In the film of the present invention, particularly, in the uppermost layer of the film, an appropriate known silicon-based or fluorine-based antifouling agent, slipping agent or the like is preferably added for the purpose of imparting properties such as antifouling property, water resistance, chemical resistance and slipperiness.

In the case of adding such an additive, the additive is preferably added in an amount of 0.01 to 20 mass %, more preferably from 0.05 to 10 mass %, still more preferably from 0.1 to 7 mass %, based on the entire solid content of the low refractive index layer.

Preferred examples of the silicone-based compound include those containing a plurality of dimethylsilyloxy repeating units and having a substituent at the chain terminal and/or in the side chain. In the chain of the compound containing dimethylsilyloxy repeating units, a structural unit other than dimethylsilyloxy may be contained. A plurality of substituents, which may be the same or different, are preferably present. Preferred examples of the substituent include a group containing an acryloyl group, a methacryloyl group, a vinyl group, an aryl group, a cinnamoyl group, an epoxy group, an oxetanyl group, a hydroxyl group, a fluoroalkyl group, a polyoxyalkylene group, a carboxyl group or an amino group. The molecular weight is not particularly limited but is preferably 100,000 or less, more preferably 50,000 or less, still more preferably from 3,000 to 30,000, and most preferably from 10,000 to 20,000. The silicone atom content of the silicone-based compound is not particularly limited but is preferably 18.0 mass % or more, more preferably from 25.0 to 37.8 mass %, and most preferably from 30.0 to 37.0 mass %. Preferred examples of the silicone-based compound include, but are not limited to, X-22-174DX, X-22-2426, X-22-164B, X-22-164C, X-22-170DX, X-22-176D and X-22-1821 (all trade names) produced by Shin-Etsu Chemical Co., Ltd.; FM-0725, FM-7725, FM-4421, FM-5521, FM6621 and FM-1121 produced by Chisso Corporation; and DMS-U22, RMS-033, RMS-083, UMS-182, DMS-H21, DMS-H31, HMS-301, FMS121, FMS123, FMS131, FMS141 and FMS221 (all trade names) produced by Gelest.

The fluorine-based compound is preferably a compound having a fluoroalkyl group. The fluoroalkyl group preferably has a carbon number of 1 to 20, more preferably from 1 to 10, and may be linear (e.g., —CF2CF3, —CH2(CF2)4H, —CH2(CF2)8CF3, —CH2CH2(CF2)4H), may have a branched structure (e.g., CH(CF3)2, CH2CF(CF3)2, CH(CH3)CF2CF3, CH(CH3)(CF2)5CF2H) or an alicyclic structure (preferably a 5- or 6-membered ring, for example, a perfluorocyclohexyl group, a perfluorocyclopentyl group or an alkyl group substituted by such a group) or may have an ether bond (e.g., CH2OCH2CF2CF3, CH2CH2OCH2C4F8H, CH2CH2OCH2CH2C8F17, CH2CH2OCF2CF2OCF2CF2H). A plurality of the fluoroalkyl groups may be contained within the same molecule.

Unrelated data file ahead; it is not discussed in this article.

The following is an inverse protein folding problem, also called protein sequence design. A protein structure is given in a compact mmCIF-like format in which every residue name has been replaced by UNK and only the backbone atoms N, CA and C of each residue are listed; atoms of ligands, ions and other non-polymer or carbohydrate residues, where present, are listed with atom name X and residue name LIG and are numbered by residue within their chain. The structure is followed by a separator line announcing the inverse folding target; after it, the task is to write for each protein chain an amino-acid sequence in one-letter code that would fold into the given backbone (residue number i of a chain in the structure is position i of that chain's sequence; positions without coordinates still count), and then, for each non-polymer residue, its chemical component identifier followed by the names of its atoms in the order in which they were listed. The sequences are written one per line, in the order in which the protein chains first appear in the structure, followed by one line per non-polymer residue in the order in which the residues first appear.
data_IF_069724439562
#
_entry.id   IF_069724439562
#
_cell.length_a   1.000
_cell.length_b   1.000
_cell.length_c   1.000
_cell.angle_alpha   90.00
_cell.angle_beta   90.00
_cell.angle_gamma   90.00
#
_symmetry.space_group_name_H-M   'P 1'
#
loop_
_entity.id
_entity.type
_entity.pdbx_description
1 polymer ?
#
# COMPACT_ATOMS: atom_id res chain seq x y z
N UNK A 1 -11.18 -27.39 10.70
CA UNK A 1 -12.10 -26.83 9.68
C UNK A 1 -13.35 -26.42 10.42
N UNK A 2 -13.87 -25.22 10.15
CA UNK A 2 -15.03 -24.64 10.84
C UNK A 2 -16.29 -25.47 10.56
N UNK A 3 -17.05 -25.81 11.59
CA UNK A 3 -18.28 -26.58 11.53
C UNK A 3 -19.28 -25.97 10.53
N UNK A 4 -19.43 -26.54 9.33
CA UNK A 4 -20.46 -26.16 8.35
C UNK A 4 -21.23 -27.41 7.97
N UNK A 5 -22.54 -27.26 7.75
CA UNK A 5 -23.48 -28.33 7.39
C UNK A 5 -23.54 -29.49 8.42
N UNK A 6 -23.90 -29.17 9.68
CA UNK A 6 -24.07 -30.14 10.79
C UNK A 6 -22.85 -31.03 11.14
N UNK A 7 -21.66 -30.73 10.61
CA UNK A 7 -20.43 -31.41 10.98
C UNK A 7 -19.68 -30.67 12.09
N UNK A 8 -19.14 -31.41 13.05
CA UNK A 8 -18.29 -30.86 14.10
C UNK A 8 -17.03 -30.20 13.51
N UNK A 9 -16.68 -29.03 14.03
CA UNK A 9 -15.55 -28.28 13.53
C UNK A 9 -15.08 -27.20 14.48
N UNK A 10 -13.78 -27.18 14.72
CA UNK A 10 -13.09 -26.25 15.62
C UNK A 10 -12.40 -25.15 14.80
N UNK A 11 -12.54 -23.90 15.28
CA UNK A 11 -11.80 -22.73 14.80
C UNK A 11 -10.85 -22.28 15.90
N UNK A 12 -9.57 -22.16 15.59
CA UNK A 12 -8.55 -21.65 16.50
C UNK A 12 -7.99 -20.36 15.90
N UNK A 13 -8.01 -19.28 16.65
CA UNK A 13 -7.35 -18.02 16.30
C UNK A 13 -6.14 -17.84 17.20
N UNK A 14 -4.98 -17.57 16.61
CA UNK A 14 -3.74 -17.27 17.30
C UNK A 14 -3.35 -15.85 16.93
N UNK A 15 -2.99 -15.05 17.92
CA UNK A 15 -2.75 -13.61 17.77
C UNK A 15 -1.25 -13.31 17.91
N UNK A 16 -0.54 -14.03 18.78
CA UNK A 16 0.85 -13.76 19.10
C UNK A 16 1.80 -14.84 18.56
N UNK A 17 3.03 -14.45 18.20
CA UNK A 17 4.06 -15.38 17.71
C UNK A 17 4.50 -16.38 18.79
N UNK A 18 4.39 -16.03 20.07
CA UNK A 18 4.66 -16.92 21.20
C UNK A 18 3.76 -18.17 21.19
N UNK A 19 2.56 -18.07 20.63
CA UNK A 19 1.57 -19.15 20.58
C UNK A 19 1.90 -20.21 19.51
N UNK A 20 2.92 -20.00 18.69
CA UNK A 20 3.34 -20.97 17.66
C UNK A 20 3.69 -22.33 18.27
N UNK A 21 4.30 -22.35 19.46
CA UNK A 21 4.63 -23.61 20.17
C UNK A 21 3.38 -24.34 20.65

The fluorine-based compound preferably further has a substituent which contributes to the bond formation or compatibility with the low refractive index layer film. A plurality of substituents, which may be the same or different, are preferably present. Preferred examples of the substituent include an acryloyl group, a methacryloyl group, a vinyl group, an aryl group, a cinnamoyl group, an epoxy group, an oxetanyl group, a hydroxyl group, a polyoxyalkylene group, a carboxyl group and an amino group. The fluorine-based compound may be a polymer or oligomer with a compound containing no fluorine atom, and the molecular weight is not particularly limited. The fluorine atom content of the fluorine-based compound is not particularly limited but is preferably 20 mass % or more, more preferably from 30 to 70 mass %, and most preferably from 40 to 70 mass %. Preferred examples of the fluorine-based compound include, but are not limited to, R-2020, M-2020, R-3833 and M-3833 (all trade names) produced by Daikin Kogyo Co., Ltd.; and Megafac F-171, F-172, F-179A and DYFENSA MCF-300 (all trade names) produced by Dai-Nippon Ink & Chemicals, Inc.

For the purpose of imparting properties such as dust protection and antistatic property, a known dust inhibitor, antistatic agent or the like, such as cationic surfactant or polyoxyalkylene-based compound, may be appropriately added. A structural unit of such a dust inhibitor or antistatic agent may be contained as a part of the function in the above-described silicone-based compound or fluorine-based compound. In the case of adding such an additive, the additive is preferably added in an amount of 0.01 to 20 mass %, more preferably from 0.05 to 10 mass %, still more preferably from 0.1 to 5 mass %, based on the entire solid content of the low refractive index layer. Preferred examples of the compound include, but are not limited to, Megafac F-150 (trade name) produced by Dai-Nippon Ink & Chemicals, Inc.; and SH-3748 (trade name) produced by Toray Dow Corning.